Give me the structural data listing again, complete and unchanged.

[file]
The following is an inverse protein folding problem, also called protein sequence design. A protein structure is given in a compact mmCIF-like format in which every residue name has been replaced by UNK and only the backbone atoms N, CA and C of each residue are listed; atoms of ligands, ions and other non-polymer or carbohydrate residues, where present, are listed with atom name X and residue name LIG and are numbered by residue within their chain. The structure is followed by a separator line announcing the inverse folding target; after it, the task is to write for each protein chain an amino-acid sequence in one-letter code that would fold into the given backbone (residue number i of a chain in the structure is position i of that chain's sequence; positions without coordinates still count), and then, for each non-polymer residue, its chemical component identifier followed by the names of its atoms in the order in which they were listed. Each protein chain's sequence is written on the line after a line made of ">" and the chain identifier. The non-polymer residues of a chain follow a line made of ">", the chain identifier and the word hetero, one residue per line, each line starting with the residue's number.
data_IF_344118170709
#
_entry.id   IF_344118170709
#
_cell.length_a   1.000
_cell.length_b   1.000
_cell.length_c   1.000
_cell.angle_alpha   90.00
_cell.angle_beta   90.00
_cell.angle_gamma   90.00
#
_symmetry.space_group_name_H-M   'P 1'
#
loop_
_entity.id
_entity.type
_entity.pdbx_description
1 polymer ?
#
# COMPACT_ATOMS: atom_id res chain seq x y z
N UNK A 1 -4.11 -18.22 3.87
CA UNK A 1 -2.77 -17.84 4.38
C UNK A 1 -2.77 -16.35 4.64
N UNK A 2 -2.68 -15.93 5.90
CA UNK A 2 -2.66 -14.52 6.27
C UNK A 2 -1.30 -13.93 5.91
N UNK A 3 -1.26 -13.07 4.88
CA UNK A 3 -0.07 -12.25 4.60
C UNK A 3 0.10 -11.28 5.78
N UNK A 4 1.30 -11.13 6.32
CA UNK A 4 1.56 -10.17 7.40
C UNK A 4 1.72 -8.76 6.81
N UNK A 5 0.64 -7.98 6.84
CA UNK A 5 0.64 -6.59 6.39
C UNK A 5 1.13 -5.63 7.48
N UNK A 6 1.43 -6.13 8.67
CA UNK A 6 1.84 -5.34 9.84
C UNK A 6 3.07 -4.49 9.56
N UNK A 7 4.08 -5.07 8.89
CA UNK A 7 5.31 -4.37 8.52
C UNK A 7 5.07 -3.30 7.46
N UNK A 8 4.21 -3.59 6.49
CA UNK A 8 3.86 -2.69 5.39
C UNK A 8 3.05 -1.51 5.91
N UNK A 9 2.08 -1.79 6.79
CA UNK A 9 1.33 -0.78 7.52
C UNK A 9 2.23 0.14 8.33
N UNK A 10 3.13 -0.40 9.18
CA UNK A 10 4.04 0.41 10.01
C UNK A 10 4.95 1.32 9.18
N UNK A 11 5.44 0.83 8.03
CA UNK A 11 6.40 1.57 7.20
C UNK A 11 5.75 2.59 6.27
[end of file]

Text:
The following is an inverse protein folding problem, also called protein sequence design. A protein structure is given in a compact mmCIF-like format in which every residue name has been replaced by UNK and only the backbone atoms N, CA and C of each residue are listed; atoms of ligands, ions and other non-polymer or carbohydrate residues, where present, are listed with atom name X and residue name LIG and are numbered by residue within their chain. The structure is followed by a separator line announcing the inverse folding target; after it, the task is to write for each protein chain an amino-acid sequence in one-letter code that would fold into the given backbone (residue number i of a chain in the structure is position i of that chain's sequence; positions without coordinates still count), and then, for each non-polymer residue, its chemical component identifier followed by the names of its atoms in the order in which they were listed. Each protein chain's sequence is written on the line after a line made of ">" and the chain identifier. The non-polymer residues of a chain follow a line made of ">", the chain identifier and the word hetero, one residue per line, each line starting with the residue's number.
data_IF_344118170709
#
_entry.id   IF_344118170709
#
_cell.length_a   1.000
_cell.length_b   1.000
_cell.length_c   1.000
_cell.angle_alpha   90.00
_cell.angle_beta   90.00
_cell.angle_gamma   90.00
#
_symmetry.space_group_name_H-M   'P 1'
#
loop_
_entity.id
_entity.type
_entity.pdbx_description
1 polymer ?
#
# COMPACT_ATOMS: atom_id res chain seq x y z
N UNK A 1 -4.11 -18.22 3.87
CA UNK A 1 -2.77 -17.84 4.38
C UNK A 1 -2.77 -16.35 4.64
N UNK A 2 -2.68 -15.93 5.90
CA UNK A 2 -2.66 -14.52 6.27
C UNK A 2 -1.30 -13.93 5.91
N UNK A 3 -1.26 -13.07 4.88
CA UNK A 3 -0.07 -12.25 4.60
C UNK A 3 0.10 -11.28 5.78
N UNK A 4 1.30 -11.13 6.32
CA UNK A 4 1.56 -10.17 7.40
C UNK A 4 1.72 -8.76 6.81
N UNK A 5 0.64 -7.98 6.84
CA UNK A 5 0.64 -6.59 6.39
C UNK A 5 1.13 -5.63 7.48
N UNK A 6 1.43 -6.13 8.67
CA UNK A 6 1.84 -5.34 9.84
C UNK A 6 3.07 -4.49 9.56
N UNK A 7 4.08 -5.07 8.89
CA UNK A 7 5.31 -4.37 8.52
C UNK A 7 5.07 -3.30 7.46
N UNK A 8 4.21 -3.59 6.49
CA UNK A 8 3.86 -2.69 5.39
C UNK A 8 3.05 -1.51 5.91
N UNK A 9 2.08 -1.79 6.79
CA UNK A 9 1.33 -0.78 7.52
C UNK A 9 2.23 0.14 8.33
N UNK A 10 3.13 -0.40 9.18
CA UNK A 10 4.04 0.41 10.01
C UNK A 10 4.95 1.32 9.18
N UNK A 11 5.44 0.83 8.03
CA UNK A 11 6.40 1.57 7.20
C UNK A 11 5.75 2.59 6.27